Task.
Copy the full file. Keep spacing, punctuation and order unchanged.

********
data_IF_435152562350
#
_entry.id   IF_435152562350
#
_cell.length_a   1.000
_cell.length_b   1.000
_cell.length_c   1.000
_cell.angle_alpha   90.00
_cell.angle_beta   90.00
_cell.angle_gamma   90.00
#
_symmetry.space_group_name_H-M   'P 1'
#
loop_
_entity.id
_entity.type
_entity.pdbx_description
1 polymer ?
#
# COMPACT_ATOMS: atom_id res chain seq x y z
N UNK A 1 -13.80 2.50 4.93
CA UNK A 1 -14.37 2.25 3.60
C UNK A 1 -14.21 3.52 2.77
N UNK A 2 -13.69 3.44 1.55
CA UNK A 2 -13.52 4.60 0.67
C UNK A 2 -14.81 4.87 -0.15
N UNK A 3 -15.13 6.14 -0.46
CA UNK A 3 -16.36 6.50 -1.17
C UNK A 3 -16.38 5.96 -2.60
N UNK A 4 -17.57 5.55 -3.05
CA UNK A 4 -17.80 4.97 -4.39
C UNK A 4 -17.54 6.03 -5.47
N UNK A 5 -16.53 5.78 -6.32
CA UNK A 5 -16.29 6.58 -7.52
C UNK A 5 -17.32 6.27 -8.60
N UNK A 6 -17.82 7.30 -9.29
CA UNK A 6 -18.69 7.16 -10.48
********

data_IF_435152562350
#
_entry.id   IF_435152562350
#
_cell.length_a   1.000
_cell.length_b   1.000
_cell.length_c   1.000
_cell.angle_alpha   90.00
_cell.angle_beta   90.00
_cell.angle_gamma   90.00
#
_symmetry.space_group_name_H-M   'P 1'
#
loop_
_entity.id
_entity.type
_entity.pdbx_description
1 polymer ?
#
# COMPACT_ATOMS: atom_id res chain seq x y z
N UNK A 1 -13.80 2.50 4.93
CA UNK A 1 -14.37 2.25 3.60
C UNK A 1 -14.21 3.52 2.77
N UNK A 2 -13.69 3.44 1.55
CA UNK A 2 -13.52 4.60 0.67
C UNK A 2 -14.81 4.87 -0.15
N UNK A 3 -15.13 6.14 -0.46
CA UNK A 3 -16.36 6.50 -1.17
C UNK A 3 -16.38 5.96 -2.60
N UNK A 4 -17.57 5.55 -3.05
CA UNK A 4 -17.80 4.97 -4.39
C UNK A 4 -17.54 6.03 -5.47
N UNK A 5 -16.53 5.78 -6.32
CA UNK A 5 -16.29 6.58 -7.52
C UNK A 5 -17.32 6.27 -8.60
N UNK A 6 -17.82 7.30 -9.29
CA UNK A 6 -18.69 7.16 -10.48